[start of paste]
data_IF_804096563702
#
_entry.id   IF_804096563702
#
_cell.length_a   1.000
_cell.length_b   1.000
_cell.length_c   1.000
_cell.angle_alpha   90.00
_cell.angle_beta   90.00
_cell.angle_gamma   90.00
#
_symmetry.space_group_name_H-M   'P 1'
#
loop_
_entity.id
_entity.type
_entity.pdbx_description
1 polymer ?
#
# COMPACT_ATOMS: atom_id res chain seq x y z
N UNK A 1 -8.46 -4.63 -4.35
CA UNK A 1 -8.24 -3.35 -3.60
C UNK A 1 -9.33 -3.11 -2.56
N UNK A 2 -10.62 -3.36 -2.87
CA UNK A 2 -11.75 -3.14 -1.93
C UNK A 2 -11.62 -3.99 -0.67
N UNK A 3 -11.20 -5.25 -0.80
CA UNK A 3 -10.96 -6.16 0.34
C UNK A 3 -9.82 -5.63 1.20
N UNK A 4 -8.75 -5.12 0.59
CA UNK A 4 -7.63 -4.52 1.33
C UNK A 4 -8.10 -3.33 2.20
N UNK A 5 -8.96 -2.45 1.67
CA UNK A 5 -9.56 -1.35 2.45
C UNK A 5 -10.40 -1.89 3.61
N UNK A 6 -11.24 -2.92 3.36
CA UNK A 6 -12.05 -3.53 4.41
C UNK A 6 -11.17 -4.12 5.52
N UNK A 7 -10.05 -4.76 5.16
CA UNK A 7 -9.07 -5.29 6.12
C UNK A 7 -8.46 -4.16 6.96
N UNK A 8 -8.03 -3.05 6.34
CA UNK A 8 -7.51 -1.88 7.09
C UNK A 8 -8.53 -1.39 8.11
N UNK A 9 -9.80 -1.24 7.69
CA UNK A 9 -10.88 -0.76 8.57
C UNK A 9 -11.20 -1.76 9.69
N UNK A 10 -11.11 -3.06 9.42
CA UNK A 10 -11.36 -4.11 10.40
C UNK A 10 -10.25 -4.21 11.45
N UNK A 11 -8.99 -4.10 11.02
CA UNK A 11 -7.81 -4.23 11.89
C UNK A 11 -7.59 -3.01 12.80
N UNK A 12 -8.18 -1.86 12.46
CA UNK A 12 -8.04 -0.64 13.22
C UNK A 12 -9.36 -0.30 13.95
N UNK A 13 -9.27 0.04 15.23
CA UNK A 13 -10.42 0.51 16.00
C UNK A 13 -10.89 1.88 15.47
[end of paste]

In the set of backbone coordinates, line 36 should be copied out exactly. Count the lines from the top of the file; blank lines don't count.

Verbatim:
N UNK A 6 -11.24 -2.92 3.36